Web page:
You need to know how to build your worker code into what we call an assembly. (You should have come across this term earlier, as you need an assembly to run a deployment.)
It’s worth knowing what things you need to build when: do you need to re-generate code from schema, compile code for a managed or client worker, or something else? Making sure you only build what’s necessary will speed you up a lot.
Where you can learn about building
3. Authority and checking out
You learned earlier that workers can only see part of the world. Now you need to know why that is, and this should fundamentally shape how you think about developing with SpatialOS.
In order to prevent two workers trying to change the same thing at the same time, for each component on each entity, only one worker can write to that component: we call this write access “authority”.
So if the view of two workers overlaps - for example, if a client and a managed worker can “see” the same part of the world - only one of them will be able to write. The other will only be able to read.
Where you can learn about authority
Practical stuff: Worker attributes, worker requirements
You need to decide which type of worker is allowed write access to each component. The type of worker is called a worker attribute; at the component end, worker requirements specify which worker types are allowed to write to it.
Practically speaking, this is done using a special component called an access control list, or ACL. Each entity needs to have an ACL.
Where you can learn about worker attributes and ACLs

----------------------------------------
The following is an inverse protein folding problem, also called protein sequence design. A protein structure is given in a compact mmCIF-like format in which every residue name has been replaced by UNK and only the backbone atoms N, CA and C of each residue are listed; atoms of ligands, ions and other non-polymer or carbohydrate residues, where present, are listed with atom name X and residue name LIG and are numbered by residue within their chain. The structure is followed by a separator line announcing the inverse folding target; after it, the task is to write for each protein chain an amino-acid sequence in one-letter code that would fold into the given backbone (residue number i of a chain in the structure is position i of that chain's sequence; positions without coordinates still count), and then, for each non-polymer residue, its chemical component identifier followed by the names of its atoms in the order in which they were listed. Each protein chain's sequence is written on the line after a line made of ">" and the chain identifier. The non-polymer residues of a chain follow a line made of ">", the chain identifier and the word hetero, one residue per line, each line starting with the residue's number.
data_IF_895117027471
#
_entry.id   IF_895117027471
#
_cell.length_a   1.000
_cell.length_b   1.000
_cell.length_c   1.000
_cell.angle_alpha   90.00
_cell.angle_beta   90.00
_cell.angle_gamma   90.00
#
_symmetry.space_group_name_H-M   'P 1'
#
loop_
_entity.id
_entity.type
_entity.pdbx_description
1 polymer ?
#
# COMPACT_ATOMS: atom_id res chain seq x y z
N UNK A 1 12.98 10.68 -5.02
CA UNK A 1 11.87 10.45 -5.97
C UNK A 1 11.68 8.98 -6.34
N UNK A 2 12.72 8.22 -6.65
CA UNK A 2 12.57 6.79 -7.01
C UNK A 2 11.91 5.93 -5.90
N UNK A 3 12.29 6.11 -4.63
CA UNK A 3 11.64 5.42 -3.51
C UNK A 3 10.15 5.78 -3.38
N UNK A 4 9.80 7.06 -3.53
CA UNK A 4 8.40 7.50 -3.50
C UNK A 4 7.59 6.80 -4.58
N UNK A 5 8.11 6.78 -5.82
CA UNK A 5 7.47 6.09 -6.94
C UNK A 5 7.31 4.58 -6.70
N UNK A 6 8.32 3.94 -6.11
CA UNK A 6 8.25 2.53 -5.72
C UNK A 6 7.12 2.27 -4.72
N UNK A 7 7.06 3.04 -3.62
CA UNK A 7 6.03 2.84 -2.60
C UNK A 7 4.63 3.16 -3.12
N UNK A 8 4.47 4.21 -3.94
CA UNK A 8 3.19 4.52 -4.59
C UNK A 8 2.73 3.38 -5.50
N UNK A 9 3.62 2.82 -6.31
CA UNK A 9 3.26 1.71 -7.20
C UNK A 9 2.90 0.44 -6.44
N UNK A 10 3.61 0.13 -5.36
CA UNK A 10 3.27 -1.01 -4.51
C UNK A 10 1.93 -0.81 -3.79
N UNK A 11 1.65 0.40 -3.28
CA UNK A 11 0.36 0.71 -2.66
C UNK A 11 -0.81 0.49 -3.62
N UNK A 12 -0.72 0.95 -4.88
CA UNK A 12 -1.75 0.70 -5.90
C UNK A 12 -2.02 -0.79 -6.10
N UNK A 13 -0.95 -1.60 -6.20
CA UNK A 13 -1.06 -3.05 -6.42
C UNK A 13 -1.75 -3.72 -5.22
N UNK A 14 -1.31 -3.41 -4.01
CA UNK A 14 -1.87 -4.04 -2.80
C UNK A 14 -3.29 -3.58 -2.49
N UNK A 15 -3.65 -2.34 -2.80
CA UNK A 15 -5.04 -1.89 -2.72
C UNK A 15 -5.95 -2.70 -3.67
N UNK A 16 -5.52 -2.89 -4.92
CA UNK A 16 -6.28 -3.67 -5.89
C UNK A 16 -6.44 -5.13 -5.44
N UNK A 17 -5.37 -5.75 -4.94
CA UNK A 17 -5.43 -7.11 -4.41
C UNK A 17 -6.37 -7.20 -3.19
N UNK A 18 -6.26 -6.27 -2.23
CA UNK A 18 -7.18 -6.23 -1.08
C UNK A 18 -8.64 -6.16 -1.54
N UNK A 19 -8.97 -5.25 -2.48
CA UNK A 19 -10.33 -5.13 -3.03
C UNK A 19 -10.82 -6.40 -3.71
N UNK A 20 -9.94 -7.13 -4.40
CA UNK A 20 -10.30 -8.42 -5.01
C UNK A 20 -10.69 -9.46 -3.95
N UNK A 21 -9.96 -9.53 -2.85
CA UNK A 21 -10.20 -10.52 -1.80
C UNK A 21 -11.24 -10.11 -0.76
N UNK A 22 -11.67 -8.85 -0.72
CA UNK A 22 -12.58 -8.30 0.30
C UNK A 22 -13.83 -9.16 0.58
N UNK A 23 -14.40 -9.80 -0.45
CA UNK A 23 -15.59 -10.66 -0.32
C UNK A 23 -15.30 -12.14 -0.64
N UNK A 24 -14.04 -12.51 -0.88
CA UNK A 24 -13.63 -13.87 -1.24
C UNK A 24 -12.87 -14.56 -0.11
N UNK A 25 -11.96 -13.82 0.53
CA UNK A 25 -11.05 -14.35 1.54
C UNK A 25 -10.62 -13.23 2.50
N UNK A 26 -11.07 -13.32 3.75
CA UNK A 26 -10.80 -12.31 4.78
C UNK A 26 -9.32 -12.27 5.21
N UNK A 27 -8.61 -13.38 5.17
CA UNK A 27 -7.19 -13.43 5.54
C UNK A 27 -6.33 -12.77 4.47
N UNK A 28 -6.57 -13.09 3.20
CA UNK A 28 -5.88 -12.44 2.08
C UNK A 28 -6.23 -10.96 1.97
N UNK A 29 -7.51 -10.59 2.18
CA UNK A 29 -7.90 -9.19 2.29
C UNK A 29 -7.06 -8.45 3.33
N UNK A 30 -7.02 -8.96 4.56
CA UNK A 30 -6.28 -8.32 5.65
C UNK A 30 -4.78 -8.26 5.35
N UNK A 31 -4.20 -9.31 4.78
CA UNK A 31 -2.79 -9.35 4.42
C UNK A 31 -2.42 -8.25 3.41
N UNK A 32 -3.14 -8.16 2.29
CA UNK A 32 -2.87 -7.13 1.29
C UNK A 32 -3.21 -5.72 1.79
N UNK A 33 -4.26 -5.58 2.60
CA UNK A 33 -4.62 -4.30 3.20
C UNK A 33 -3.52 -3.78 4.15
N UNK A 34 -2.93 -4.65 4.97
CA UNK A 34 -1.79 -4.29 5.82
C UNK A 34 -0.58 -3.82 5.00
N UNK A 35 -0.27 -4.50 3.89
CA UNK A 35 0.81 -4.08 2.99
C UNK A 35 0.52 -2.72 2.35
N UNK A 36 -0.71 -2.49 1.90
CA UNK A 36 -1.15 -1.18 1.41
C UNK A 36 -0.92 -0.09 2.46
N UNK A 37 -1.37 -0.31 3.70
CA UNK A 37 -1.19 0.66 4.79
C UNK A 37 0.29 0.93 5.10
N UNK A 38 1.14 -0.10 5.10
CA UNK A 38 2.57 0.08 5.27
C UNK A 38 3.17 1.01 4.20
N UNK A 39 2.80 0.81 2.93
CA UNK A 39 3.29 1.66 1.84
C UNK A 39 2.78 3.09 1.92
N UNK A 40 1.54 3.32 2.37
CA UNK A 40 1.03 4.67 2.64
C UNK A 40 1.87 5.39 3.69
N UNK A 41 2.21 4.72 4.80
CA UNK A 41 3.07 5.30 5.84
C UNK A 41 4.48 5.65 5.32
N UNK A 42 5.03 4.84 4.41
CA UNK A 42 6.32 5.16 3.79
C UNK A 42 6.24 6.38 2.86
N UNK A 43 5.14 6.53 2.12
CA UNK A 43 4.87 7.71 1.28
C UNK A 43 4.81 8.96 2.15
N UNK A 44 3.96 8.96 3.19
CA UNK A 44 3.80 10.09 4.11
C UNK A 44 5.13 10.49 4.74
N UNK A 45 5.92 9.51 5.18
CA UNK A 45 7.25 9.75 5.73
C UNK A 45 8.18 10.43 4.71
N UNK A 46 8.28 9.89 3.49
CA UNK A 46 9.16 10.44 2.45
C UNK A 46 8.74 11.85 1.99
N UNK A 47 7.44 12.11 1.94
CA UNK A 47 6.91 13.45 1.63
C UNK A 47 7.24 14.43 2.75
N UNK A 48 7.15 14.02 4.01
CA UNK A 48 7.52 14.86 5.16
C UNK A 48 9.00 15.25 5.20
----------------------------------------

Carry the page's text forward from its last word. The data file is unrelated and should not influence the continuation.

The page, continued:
Earlier we discussed how workers can only see part of the world. Which part of the world they see is determined by their interest.
You need to understand both entity and component interest, and how it affects what your workers can see. In particular, you need to know about the entity interest radius, which affects
Where you can learn about interest
The topics at this level will help you become a decent SpatialOS developer. You’ll learn how to reason about the system, and build good architecture that makes use of the features without falling into common traps.
4. Thinking spatially (ie how to use the tools to architect something sensible)
What should happen on each worker
- What should happen locally
- How to use those tools to design a game feature
- Designing authority
- Plenty of discussion on this in the shooting guide
- Designing workers, in particular Protecting data with authority
Designing player movement
No resources yet.
5. Starting from scratch, things you have to do when you’re setting up a project
6. Optimisation and load balancing
Chunks and world units
How interest and authority are calculated
- Glossary entry on interest
- Bridge configuration: entity interest
- Bridge configuration: component deliver
- Object interaction design guide
- Understanding read and write access (“authority”)
7. Tools for debugging
- Local deployments
spatial cloud connect external
- Running a local deployment across multiple machines
- Cloud logs
8. Interacting with external systems
9. Managing deployments
10. Configuring workers
Inside the worker.json. Including using the generated build scripts, and writing custom build scripts.
Inside the worker.json. Including worker attributes, entity interest, streaming queries, component delivery, and component handover settings.
More about worker attributes
Inside the worker.json. Including launch configuration for managed and for external workers.
Not to be confused with the launch configuration file.
Configuring load balancing
Inside the worker.json. Including singleton workers and static and dynamic load-balancing.
11. Integrating a game engine
12. Running a playtest
No resources yet.